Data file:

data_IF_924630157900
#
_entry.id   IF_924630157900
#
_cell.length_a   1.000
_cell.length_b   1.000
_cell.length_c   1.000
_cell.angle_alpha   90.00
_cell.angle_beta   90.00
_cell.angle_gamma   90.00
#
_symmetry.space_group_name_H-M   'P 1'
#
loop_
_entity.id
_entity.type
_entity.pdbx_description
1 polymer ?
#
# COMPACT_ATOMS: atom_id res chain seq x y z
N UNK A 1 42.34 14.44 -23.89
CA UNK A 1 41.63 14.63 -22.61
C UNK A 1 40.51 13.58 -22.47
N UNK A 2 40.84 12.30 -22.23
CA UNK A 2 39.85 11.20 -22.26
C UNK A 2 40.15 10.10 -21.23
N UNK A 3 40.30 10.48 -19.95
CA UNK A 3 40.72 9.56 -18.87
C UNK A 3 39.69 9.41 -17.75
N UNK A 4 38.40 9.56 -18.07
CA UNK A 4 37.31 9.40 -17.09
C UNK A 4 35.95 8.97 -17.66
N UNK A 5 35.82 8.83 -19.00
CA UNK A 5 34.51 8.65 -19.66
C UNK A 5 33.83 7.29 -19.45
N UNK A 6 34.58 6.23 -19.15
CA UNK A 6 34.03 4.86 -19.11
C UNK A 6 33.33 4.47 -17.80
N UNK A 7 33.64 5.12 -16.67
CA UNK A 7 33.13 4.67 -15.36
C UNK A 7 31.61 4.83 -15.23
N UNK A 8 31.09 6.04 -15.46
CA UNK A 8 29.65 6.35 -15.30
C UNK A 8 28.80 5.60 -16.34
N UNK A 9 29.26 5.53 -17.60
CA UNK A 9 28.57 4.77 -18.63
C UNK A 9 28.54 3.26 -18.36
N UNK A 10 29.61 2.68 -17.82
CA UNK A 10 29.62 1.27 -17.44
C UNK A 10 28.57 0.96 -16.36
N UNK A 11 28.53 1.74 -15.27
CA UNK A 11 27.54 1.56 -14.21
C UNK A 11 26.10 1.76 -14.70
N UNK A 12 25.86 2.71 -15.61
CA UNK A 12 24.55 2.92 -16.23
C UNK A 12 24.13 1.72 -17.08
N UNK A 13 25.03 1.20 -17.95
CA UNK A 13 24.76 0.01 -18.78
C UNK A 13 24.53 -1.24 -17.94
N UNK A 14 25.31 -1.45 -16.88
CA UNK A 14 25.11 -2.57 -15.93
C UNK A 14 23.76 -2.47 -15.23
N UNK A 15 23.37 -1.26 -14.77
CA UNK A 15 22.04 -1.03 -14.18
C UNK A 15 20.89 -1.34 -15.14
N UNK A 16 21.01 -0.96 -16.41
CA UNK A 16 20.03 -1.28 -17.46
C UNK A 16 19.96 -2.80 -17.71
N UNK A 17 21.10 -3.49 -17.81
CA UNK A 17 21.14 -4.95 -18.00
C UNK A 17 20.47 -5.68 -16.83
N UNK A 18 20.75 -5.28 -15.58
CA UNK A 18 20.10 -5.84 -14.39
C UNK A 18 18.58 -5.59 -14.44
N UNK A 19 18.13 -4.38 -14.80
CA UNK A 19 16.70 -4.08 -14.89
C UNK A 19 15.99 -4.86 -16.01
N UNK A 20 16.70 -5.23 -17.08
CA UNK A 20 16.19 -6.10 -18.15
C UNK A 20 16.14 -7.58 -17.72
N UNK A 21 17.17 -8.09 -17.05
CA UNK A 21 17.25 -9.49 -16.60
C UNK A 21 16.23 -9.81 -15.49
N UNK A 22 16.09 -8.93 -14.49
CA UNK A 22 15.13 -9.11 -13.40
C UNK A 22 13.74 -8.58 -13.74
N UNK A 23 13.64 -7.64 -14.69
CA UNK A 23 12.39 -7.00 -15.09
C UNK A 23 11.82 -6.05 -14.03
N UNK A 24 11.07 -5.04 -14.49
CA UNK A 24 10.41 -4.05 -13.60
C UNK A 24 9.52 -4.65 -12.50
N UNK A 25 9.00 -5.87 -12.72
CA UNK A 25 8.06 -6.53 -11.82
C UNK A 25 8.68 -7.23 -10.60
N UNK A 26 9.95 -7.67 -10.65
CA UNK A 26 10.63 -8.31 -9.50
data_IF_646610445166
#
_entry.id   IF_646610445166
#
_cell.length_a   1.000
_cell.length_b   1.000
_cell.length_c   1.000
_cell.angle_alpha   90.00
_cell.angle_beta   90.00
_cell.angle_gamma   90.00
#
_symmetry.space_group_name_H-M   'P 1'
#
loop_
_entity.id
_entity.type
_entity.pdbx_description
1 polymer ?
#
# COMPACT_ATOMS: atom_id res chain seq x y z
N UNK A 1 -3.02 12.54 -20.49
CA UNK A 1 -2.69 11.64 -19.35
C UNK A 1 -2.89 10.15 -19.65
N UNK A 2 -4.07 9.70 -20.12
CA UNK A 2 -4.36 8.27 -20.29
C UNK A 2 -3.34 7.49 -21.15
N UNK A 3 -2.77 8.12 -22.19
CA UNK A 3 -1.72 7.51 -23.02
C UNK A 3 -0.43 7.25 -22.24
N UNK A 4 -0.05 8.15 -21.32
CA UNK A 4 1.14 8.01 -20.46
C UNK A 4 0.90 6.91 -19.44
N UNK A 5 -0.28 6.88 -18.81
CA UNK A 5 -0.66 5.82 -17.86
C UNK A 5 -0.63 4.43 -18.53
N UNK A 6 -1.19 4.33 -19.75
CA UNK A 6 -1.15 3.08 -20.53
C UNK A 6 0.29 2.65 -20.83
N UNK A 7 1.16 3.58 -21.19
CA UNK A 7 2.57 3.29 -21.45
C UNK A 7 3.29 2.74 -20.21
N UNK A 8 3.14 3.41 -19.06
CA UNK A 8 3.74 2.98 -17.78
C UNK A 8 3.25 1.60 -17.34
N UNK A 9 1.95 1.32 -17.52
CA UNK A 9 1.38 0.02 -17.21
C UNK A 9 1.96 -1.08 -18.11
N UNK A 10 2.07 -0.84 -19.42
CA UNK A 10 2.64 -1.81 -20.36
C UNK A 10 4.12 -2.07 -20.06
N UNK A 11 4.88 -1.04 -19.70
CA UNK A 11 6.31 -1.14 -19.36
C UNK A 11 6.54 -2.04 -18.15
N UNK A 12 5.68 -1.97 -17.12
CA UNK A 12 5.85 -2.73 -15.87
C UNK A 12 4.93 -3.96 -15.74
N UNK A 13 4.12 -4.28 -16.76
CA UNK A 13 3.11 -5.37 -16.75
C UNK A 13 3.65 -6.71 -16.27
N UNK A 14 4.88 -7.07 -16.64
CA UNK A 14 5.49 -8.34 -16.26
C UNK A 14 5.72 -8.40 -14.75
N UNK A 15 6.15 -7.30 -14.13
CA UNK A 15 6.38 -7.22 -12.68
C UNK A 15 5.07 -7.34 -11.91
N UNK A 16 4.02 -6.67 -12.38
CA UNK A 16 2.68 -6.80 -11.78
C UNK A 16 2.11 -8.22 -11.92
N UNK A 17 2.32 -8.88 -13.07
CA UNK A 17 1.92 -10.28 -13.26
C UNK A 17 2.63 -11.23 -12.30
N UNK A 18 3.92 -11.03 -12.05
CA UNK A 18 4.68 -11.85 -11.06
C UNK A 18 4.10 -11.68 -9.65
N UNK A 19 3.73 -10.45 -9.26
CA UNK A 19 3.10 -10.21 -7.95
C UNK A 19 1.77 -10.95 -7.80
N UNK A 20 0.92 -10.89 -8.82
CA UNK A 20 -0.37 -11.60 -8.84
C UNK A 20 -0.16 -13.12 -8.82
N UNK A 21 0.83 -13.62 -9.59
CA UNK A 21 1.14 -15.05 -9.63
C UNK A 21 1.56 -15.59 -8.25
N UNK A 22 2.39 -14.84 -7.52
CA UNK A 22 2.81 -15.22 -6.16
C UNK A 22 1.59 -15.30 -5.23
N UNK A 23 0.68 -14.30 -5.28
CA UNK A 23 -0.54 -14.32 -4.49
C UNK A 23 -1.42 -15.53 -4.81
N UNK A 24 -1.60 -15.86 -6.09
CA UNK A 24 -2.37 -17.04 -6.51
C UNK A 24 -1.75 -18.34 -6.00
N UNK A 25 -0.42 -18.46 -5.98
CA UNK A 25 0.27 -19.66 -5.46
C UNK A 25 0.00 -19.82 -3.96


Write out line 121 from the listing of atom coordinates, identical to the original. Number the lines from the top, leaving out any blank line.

N UNK A 2 -4.07 9.70 -20.12